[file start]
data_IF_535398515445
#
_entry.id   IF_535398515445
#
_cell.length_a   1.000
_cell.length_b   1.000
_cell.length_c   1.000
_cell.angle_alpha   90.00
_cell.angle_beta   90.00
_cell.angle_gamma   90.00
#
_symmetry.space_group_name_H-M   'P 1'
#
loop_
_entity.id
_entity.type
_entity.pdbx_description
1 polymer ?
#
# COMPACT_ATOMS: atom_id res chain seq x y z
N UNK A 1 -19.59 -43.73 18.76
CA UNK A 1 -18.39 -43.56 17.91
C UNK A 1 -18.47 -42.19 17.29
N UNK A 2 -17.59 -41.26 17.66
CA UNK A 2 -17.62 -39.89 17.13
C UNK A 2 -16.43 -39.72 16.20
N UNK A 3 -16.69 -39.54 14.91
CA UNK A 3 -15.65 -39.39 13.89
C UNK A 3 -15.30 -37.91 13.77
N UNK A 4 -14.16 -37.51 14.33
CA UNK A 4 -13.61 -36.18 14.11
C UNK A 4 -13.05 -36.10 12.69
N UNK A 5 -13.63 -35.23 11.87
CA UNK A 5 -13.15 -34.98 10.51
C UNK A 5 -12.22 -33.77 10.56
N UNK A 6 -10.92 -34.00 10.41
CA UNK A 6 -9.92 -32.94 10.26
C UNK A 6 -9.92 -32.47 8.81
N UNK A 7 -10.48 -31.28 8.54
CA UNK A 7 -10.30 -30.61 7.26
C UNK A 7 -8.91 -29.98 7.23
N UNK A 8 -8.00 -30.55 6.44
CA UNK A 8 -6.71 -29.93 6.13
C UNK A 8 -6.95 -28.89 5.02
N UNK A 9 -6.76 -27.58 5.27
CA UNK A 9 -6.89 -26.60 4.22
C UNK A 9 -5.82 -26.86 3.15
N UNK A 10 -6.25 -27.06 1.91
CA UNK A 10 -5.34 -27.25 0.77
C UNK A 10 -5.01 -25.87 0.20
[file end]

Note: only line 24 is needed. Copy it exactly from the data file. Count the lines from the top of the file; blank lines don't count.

N UNK A 2 -17.59 -41.26 17.66